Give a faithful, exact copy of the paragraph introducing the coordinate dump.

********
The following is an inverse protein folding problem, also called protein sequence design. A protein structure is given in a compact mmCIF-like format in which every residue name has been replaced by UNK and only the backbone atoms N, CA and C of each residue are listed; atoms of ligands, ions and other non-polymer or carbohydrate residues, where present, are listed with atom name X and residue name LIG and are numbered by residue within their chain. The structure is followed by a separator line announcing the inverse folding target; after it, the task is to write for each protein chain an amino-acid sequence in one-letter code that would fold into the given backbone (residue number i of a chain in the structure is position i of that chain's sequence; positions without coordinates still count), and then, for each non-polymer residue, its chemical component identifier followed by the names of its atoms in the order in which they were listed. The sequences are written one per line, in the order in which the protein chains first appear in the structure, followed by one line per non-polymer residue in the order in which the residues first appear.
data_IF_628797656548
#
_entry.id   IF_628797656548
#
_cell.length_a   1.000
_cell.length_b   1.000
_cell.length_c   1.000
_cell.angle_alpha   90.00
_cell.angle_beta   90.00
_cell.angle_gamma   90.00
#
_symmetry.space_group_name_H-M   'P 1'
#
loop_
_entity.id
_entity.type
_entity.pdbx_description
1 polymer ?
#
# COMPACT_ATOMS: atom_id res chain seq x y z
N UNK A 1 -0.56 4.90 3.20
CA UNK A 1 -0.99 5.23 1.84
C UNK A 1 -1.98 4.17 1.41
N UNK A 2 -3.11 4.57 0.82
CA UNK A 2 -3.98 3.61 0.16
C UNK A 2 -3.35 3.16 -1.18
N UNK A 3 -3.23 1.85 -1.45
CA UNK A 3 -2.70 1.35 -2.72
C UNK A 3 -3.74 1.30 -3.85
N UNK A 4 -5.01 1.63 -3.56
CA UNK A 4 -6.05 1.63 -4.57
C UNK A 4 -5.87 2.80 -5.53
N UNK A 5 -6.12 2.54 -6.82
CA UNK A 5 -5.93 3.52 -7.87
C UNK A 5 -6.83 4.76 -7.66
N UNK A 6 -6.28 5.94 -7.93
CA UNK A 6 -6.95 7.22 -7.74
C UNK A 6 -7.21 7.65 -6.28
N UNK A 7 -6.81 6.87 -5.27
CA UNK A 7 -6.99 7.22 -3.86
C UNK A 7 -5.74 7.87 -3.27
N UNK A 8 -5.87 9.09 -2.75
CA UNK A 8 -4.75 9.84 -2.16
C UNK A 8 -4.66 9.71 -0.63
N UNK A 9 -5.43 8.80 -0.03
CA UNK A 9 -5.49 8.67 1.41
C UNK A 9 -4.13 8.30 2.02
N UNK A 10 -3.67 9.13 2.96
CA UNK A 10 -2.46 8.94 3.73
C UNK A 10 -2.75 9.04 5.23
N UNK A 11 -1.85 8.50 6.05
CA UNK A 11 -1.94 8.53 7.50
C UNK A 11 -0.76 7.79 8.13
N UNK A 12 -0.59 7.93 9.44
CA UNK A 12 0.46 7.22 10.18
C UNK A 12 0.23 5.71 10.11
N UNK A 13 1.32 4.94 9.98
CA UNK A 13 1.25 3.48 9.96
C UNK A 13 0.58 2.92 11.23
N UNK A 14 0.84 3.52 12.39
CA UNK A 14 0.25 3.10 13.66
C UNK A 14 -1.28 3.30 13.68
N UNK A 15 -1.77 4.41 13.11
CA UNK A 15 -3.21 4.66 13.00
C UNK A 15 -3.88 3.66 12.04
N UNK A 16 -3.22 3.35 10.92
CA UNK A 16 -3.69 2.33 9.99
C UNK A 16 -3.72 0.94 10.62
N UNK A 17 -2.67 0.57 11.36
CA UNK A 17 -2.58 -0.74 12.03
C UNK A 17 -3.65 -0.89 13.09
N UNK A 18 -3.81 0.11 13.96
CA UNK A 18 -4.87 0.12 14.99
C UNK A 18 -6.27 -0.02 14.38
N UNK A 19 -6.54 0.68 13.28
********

The following is an inverse protein folding problem, also called protein sequence design. A protein structure is given in a compact mmCIF-like format in which every residue name has been replaced by UNK and only the backbone atoms N, CA and C of each residue are listed; atoms of ligands, ions and other non-polymer or carbohydrate residues, where present, are listed with atom name X and residue name LIG and are numbered by residue within their chain. The structure is followed by a separator line announcing the inverse folding target; after it, the task is to write for each protein chain an amino-acid sequence in one-letter code that would fold into the given backbone (residue number i of a chain in the structure is position i of that chain's sequence; positions without coordinates still count), and then, for each non-polymer residue, its chemical component identifier followed by the names of its atoms in the order in which they were listed. The sequences are written one per line, in the order in which the protein chains first appear in the structure, followed by one line per non-polymer residue in the order in which the residues first appear.